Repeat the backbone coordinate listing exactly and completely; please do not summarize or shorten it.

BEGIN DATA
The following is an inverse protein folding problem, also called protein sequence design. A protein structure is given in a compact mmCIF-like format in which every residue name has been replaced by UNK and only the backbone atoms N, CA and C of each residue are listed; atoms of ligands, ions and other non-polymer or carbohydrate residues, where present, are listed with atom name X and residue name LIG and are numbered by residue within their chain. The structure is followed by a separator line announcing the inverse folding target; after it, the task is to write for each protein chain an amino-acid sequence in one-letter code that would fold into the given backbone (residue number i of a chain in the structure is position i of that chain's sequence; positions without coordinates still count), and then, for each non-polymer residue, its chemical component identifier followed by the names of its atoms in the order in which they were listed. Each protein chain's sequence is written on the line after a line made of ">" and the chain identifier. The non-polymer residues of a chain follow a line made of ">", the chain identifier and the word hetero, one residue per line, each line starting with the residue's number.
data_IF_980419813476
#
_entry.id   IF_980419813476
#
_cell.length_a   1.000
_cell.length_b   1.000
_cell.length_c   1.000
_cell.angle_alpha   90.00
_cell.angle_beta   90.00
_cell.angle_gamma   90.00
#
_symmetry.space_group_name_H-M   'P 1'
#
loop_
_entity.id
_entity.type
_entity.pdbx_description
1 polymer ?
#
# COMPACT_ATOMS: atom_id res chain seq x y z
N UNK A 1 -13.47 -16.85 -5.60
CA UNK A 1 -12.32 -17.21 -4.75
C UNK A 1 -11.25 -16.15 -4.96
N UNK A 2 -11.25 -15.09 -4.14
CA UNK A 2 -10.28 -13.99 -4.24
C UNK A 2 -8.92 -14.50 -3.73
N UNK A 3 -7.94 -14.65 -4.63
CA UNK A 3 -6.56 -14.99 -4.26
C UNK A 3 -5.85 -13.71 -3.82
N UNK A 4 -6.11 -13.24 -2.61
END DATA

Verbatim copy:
The following is an inverse protein folding problem, also called protein sequence design. A protein structure is given in a compact mmCIF-like format in which every residue name has been replaced by UNK and only the backbone atoms N, CA and C of each residue are listed; atoms of ligands, ions and other non-polymer or carbohydrate residues, where present, are listed with atom name X and residue name LIG and are numbered by residue within their chain. The structure is followed by a separator line announcing the inverse folding target; after it, the task is to write for each protein chain an amino-acid sequence in one-letter code that would fold into the given backbone (residue number i of a chain in the structure is position i of that chain's sequence; positions without coordinates still count), and then, for each non-polymer residue, its chemical component identifier followed by the names of its atoms in the order in which they were listed. Each protein chain's sequence is written on the line after a line made of ">" and the chain identifier. The non-polymer residues of a chain follow a line made of ">", the chain identifier and the word hetero, one residue per line, each line starting with the residue's number.
data_IF_980419813476
#
_entry.id   IF_980419813476
#
_cell.length_a   1.000
_cell.length_b   1.000
_cell.length_c   1.000
_cell.angle_alpha   90.00
_cell.angle_beta   90.00
_cell.angle_gamma   90.00
#
_symmetry.space_group_name_H-M   'P 1'
#
loop_
_entity.id
_entity.type
_entity.pdbx_description
1 polymer ?
#
# COMPACT_ATOMS: atom_id res chain seq x y z
N UNK A 1 -13.47 -16.85 -5.60
CA UNK A 1 -12.32 -17.21 -4.75
C UNK A 1 -11.25 -16.15 -4.96
N UNK A 2 -11.25 -15.09 -4.14
CA UNK A 2 -10.28 -13.99 -4.24
C UNK A 2 -8.92 -14.50 -3.73
N UNK A 3 -7.94 -14.65 -4.63
CA UNK A 3 -6.56 -14.99 -4.26
C UNK A 3 -5.85 -13.71 -3.82
N UNK A 4 -6.11 -13.24 -2.61